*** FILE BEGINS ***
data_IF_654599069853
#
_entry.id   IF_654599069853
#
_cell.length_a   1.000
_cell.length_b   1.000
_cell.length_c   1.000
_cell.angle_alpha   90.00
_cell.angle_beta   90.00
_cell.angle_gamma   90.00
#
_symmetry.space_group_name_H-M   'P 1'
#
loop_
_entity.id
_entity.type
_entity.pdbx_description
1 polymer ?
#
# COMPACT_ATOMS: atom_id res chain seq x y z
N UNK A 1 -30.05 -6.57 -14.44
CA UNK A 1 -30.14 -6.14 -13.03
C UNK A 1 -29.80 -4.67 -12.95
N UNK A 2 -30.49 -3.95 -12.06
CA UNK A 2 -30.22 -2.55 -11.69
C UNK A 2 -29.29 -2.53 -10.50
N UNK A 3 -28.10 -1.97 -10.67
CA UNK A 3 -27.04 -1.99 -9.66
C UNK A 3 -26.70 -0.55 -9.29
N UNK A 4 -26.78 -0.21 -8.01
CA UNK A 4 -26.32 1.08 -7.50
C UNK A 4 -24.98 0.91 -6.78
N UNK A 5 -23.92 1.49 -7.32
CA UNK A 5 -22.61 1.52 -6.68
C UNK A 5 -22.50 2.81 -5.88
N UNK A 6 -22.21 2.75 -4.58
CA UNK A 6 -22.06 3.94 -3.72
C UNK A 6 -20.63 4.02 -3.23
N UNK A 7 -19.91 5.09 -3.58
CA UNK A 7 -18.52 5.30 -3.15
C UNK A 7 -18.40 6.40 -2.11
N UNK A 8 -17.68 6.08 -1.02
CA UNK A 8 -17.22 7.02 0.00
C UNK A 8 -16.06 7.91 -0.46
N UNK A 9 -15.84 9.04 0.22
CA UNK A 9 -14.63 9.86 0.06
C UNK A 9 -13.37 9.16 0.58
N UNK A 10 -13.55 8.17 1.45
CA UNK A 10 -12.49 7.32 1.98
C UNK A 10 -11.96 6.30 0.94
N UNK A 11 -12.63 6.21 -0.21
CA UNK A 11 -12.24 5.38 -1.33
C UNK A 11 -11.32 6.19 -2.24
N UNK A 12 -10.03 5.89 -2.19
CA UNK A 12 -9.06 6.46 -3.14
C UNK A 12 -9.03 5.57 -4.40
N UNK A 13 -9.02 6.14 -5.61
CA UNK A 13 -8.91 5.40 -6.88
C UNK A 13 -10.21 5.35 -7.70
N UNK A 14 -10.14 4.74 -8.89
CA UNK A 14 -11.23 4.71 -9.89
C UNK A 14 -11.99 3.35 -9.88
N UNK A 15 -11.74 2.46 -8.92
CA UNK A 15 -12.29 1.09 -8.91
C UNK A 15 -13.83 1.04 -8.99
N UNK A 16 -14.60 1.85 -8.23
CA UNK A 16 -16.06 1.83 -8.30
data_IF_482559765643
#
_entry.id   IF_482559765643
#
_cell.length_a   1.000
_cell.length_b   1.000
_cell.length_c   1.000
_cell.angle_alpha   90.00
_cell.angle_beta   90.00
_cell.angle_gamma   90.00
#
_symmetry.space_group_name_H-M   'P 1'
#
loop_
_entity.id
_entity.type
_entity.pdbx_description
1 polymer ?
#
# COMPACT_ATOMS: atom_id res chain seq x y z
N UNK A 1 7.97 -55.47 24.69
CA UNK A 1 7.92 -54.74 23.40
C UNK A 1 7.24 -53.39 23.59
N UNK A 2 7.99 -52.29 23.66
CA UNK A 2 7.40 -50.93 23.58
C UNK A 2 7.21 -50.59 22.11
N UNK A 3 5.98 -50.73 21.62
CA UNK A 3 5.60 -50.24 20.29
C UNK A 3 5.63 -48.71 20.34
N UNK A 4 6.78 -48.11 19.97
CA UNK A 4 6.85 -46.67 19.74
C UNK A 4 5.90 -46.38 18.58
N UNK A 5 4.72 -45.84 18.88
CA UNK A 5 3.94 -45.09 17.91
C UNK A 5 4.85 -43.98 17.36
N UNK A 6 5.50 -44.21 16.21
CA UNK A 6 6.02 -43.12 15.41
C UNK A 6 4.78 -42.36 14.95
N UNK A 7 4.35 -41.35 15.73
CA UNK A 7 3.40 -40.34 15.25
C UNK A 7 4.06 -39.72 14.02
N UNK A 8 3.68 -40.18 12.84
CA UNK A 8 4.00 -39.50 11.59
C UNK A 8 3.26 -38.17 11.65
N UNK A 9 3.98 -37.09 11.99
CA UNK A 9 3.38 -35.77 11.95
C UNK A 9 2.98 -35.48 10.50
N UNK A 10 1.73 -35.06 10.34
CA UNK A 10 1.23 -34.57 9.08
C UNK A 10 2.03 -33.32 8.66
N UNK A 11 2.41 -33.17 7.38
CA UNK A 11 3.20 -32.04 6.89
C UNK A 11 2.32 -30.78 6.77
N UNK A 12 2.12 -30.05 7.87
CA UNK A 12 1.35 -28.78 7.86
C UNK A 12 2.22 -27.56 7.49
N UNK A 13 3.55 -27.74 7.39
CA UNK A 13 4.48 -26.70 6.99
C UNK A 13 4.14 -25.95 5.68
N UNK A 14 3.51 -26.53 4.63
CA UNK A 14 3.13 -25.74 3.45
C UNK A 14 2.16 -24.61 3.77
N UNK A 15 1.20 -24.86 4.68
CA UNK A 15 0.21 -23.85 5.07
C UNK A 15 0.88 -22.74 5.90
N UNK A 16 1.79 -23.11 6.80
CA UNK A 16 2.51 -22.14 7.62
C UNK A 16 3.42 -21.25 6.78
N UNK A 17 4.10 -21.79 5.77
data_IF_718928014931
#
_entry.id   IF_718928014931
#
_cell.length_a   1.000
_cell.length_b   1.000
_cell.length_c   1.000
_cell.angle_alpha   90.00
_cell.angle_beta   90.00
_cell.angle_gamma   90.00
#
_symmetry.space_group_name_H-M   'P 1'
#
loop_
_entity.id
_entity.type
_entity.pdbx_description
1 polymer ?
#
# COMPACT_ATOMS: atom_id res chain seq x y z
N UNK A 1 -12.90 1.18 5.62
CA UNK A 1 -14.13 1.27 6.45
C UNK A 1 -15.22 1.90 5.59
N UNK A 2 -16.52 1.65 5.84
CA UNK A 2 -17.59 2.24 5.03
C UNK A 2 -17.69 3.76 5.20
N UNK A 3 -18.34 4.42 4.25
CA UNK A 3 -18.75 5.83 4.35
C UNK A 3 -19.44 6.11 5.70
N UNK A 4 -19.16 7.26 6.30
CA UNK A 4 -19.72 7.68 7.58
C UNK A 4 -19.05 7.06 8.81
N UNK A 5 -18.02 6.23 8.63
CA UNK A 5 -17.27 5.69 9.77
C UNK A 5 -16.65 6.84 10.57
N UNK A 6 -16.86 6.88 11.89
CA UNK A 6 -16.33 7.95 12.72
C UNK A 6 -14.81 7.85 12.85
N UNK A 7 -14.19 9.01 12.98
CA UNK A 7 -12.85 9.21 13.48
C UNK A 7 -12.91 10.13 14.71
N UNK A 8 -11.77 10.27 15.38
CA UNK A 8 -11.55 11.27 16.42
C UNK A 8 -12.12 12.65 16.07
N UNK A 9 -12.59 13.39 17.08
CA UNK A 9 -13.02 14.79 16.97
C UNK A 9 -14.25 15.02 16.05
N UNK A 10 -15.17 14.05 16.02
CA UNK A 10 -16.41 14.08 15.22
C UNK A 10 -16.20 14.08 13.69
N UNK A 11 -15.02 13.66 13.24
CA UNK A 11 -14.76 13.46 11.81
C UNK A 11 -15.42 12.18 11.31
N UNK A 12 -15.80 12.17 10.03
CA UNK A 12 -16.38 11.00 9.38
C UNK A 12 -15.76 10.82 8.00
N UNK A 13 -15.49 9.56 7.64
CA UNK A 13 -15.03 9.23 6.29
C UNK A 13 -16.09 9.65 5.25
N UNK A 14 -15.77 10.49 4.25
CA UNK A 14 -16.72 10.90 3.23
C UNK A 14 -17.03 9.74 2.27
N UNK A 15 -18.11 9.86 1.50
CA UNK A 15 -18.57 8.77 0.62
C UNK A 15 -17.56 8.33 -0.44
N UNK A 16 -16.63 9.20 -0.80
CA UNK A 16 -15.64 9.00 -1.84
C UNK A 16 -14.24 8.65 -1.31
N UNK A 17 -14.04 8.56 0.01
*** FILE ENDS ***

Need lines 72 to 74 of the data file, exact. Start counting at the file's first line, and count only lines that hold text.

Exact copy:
_cell.length_a   1.000
_cell.length_b   1.000
_cell.length_c   1.000